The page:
After your kidney transplant operation, you will start taking anti-rejection medication to keep your body from attacking the transplanted kidney. This medication is essential for a successful transplant, but it will decrease your ability to fight infections.
Keep Infections Away
There are many ways you can take a proactive approach to your health.
- Frequently wash your hands. This may seem obvious, but the benefits cannot be overstated. Washing with soap removes germs from hands that can be transferred to objects like handrails or doorknobs and enter our bodies through the eyes, nose, or mouth. For more on the science behind handwashing, check out these statistics from the CDC.
- Practice good hygiene. Make sure you don’t share items like makeup, toothbrushes, eating utensils, or glasses. Wash germs from your body on a regular basis. And, if you are sick, cover your cough or sneeze with a tissue.
- Avoid contact with those who are contagious. Common contagions include the common cold, flu, strep throat, and pink eye, among others.
- Always use safe food handling practices. This includes cleaning hands and food preparation surfaces often, avoiding cross-contamination, cooking food to a safe temperature using a food thermometer, and promptly refrigerating any leftovers. For more detailed information on food safety, see these tips from the USDA.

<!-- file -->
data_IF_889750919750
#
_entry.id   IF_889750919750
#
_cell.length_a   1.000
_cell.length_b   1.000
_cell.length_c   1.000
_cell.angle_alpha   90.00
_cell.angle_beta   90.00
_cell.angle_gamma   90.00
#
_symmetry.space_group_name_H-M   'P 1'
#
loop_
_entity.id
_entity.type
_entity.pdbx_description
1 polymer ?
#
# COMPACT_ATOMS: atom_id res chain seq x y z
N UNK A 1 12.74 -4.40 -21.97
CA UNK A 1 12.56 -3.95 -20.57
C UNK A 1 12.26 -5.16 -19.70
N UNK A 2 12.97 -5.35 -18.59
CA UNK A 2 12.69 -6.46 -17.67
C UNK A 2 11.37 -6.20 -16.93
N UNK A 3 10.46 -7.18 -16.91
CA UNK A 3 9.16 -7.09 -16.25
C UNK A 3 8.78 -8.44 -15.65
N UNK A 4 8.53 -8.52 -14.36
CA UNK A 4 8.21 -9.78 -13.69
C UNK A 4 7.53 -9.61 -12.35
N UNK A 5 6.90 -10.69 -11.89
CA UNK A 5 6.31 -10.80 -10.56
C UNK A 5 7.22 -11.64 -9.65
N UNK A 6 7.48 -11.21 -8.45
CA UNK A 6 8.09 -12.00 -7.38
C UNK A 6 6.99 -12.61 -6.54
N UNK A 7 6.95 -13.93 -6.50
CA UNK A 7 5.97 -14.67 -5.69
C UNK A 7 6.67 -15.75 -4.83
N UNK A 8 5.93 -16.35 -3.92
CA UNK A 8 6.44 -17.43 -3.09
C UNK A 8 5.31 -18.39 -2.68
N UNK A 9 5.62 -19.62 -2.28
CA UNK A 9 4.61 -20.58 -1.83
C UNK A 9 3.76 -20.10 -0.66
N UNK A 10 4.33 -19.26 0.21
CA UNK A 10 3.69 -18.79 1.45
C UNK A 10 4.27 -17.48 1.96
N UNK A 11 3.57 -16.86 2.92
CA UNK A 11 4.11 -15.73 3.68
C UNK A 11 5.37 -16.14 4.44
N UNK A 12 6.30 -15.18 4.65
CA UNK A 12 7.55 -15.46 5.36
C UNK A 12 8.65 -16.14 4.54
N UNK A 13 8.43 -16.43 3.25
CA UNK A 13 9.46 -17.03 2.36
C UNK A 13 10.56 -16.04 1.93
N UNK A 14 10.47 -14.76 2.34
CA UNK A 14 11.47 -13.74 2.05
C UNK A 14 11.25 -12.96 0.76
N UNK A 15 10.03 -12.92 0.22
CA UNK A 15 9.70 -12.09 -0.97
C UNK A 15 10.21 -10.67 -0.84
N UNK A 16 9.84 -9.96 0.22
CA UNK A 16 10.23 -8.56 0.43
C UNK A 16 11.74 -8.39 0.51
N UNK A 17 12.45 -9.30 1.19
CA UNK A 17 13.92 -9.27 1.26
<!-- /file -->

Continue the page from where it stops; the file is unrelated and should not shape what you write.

Vaccination After Kidney Transplant
After your transplant, you will typically be advised to avoid getting a flu shot until three to six months after the operation. You will also need to avoid live vaccines and those who have recently received them. Live vaccines use a weakened form of the virus to build immunity. Before receiving a vaccine, check with your transplant care team to ensure it is safe.
You may decide to travel outside the country in the months or years after transplant. International travel occasionally requires vaccination to prevent infections local to that area. Your care team will advise you on how to stay healthy abroad and determine which vaccines are safe for you.
If you do contract an infection after transplant, let your transplant team know as soon as possible. Early detection and treatment can get you back to feeling better quicker. It’s important to tell your doctor about injuries, sores, wounds, urinary tract infection, and respiratory infection when you detect them.
Keeping in close contact with your kidney care team can help you stay healthy and avoid complications. Follow the instructions for your prescriptions, stick to your nutritional recommendations, and don’t hesitate to ask questions when you are unsure.